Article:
Note: For the 2016-2017 season, CDC recommends use of the flu shot (inactivated influenza vaccine or IIV) and the recombinant influenza vaccine (RIV). The nasal spray flu vaccine (live attenuated influenza vaccine or LAIV) should not be used during 2016-2017. The 2016-2017 influenza vaccination recommendations are now available.
While current U.S. flu activity is low overall, in the past 2 weeks CDC has received reports of a small number of localized influenza outbreaks. This is not unusual for September. It is not possible to make any predictions about the timing or severity of the upcoming influenza season based on these outbreaks.
CDC recommends a yearly flu vaccine for everyone 6 months and older. You should try to get your flu vaccine anytime between now and the end of October, if possible. Flu vaccination can reduce flu illnesses and prevent flu-related hospitalizations. Flu vaccines have been updated for the 2016-2017 season. More than 90 million doses of seasonal influenza vaccine have been distributed at this time.
Flu BasicsSymptoms, How Flu Spreads, Higher Risk Groups, Past and Current Flu Season
Prevention - Flu VaccineVaccine Safety, Vaccination Coverage, Influenza VIS, NIVW, Infection Control
TreatmentsDrugs to Treat Flu Virus, Stay Home When Sick, Caring for Someone Sick With Flu
Supply and DistributionApproved U.S. Flu Vaccines, Total Doses Distributed
News & HighlightsFlu Spotlights, Press Releases…
Health ProfessionalsVaccination, Antiviral Drugs, Infection Control, Diagnostic Testing, and Training
Free ResourcesPrintable Materials, Photos, Podcasts, Videos, PSAs, eCards, Badges & Buttons, Articles
Information For PartnersCampaign Highlights, Partner Activity, Media Briefings, Promotional/Educational Tools
Questions & AnswersAnswers to Flu-Related Questions
Public Health Image LibraryPhotographs, Illustrations, and Multimedia Files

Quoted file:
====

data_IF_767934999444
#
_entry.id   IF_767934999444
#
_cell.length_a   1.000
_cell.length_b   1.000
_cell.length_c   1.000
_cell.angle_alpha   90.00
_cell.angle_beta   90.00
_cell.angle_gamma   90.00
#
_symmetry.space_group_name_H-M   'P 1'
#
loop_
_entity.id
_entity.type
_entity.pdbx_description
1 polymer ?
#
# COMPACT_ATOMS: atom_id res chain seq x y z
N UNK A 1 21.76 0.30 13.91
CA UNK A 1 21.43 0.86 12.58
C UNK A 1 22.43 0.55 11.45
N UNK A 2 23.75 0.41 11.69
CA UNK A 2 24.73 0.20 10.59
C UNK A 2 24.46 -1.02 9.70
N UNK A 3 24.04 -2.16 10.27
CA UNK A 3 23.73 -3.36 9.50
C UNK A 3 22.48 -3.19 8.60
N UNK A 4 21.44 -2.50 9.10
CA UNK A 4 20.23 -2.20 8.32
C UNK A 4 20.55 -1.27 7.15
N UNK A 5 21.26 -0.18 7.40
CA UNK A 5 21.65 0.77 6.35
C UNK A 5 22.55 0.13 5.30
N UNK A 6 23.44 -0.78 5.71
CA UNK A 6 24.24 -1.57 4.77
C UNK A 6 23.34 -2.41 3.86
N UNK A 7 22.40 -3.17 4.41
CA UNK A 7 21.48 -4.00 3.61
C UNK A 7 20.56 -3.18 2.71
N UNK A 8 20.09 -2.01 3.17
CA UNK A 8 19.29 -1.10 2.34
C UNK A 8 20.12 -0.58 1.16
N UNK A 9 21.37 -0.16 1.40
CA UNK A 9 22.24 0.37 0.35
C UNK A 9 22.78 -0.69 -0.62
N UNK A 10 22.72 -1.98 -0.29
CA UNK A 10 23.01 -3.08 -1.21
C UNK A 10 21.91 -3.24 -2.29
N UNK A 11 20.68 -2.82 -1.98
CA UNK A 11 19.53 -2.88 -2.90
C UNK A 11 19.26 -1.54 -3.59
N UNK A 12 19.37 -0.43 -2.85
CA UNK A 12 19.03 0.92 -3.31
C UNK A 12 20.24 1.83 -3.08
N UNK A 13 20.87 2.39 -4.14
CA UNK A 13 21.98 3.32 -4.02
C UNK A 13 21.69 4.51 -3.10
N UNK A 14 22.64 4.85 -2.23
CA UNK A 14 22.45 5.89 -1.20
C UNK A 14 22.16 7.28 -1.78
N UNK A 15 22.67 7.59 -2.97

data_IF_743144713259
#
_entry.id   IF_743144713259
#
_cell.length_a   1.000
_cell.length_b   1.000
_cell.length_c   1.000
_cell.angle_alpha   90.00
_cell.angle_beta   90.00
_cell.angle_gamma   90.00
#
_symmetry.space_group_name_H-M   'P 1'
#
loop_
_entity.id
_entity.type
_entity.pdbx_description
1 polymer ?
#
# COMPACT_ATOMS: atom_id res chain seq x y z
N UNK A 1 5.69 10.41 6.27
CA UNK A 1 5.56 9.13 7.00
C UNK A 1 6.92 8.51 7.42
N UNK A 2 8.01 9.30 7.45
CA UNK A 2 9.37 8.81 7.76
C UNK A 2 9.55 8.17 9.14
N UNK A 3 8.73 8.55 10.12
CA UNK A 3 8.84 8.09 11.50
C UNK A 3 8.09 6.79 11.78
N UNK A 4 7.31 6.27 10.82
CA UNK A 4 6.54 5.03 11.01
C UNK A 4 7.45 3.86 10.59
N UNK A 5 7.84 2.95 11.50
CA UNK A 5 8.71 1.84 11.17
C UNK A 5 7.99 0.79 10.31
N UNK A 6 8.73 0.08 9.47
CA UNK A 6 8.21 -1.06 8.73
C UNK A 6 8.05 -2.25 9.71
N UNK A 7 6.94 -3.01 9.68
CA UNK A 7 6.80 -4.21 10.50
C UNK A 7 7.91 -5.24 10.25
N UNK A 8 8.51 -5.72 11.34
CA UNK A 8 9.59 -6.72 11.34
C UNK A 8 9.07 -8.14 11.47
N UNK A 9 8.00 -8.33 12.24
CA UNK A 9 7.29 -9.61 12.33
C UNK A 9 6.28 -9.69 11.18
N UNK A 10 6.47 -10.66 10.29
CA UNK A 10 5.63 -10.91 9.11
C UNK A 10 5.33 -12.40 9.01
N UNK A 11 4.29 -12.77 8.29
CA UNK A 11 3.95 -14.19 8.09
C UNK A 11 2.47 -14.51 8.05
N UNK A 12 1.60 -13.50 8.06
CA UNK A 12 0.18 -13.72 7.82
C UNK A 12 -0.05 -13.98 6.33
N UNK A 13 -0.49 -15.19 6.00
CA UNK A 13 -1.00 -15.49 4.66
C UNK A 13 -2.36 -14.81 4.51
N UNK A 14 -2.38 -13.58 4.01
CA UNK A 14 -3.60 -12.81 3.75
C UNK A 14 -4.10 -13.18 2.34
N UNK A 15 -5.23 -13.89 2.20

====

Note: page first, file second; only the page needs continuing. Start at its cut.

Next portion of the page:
Other Flu Web Sites
There are many different influenza A viruses; some are found in humans and others in animals such as avian flu in birds and poultry.
U.S. H5 Viruses: Highly pathogenic avian influenza (HPAI) H5 infections have been reported in U.S. birds and poultry. No human infections with these viruses have been detected at this time, however similar viruses have infected people in other countries and caused serious illness and death in some cases.
CDC’s pandemic preparedness efforts include ongoing surveillance of human and animal influenza viruses, risk assessments of influenza viruses with pandemic potential, and the development and improvement of preparedness tools that can aid public health practitioners in the event of an influenza pandemic.
Bat influenza refers to influenza A viruses found in bats. Laboratory research at CDC suggests these viruses would need to undergo significant changes to become capable of infecting and spreading easily among humans. Little yellow shouldered bats are not native to the continental United States, but are common in Central and South America.
Influenza A viruses are found in humans and many different animals, including ducks, chickens, pigs, whales, horses and seals. Additional information on 2009 H1N1 influenza, Flu.gov, and Nonpharmaceutical Interventions (NPIs).
Supply & Distribution
The latest report on CDC's international flu activities highlights the progress that has been made over the past two fiscal years in establishing, expanding and maintaining influenza surveillance and laboratory capacity in more than 50 countries around the world where CDC has provided support.
- Summary of Influenza Risk Assessment Tool (IRAT) Results Tuesday, September 13, 2016
- Prevention and Control of Seasonal Influenza with Vaccines Tuesday, August 30, 2016
- Recommendations of the Advisory Committee on Immunization Practices — 2016–17 Influenza Season Friday, August 26, 2016
- Interim Guidance for Clinicians on Human Infections with Variant Influenza Viruses Monday, August 15, 2016
- Case Count: Detected U.S. Human Infections with H3N2v by State since August 2011 Friday, August 12, 2016
- Page last reviewed: September 26, 2016
- Page last updated: September 26, 2016
- Content source:
- Centers for Disease Control and Prevention, National Center for Immunization and Respiratory Diseases (NCIRD)
- Page maintained by: Office of the Associate Director for Communication, Digital Media Branch, Division of Public Affairs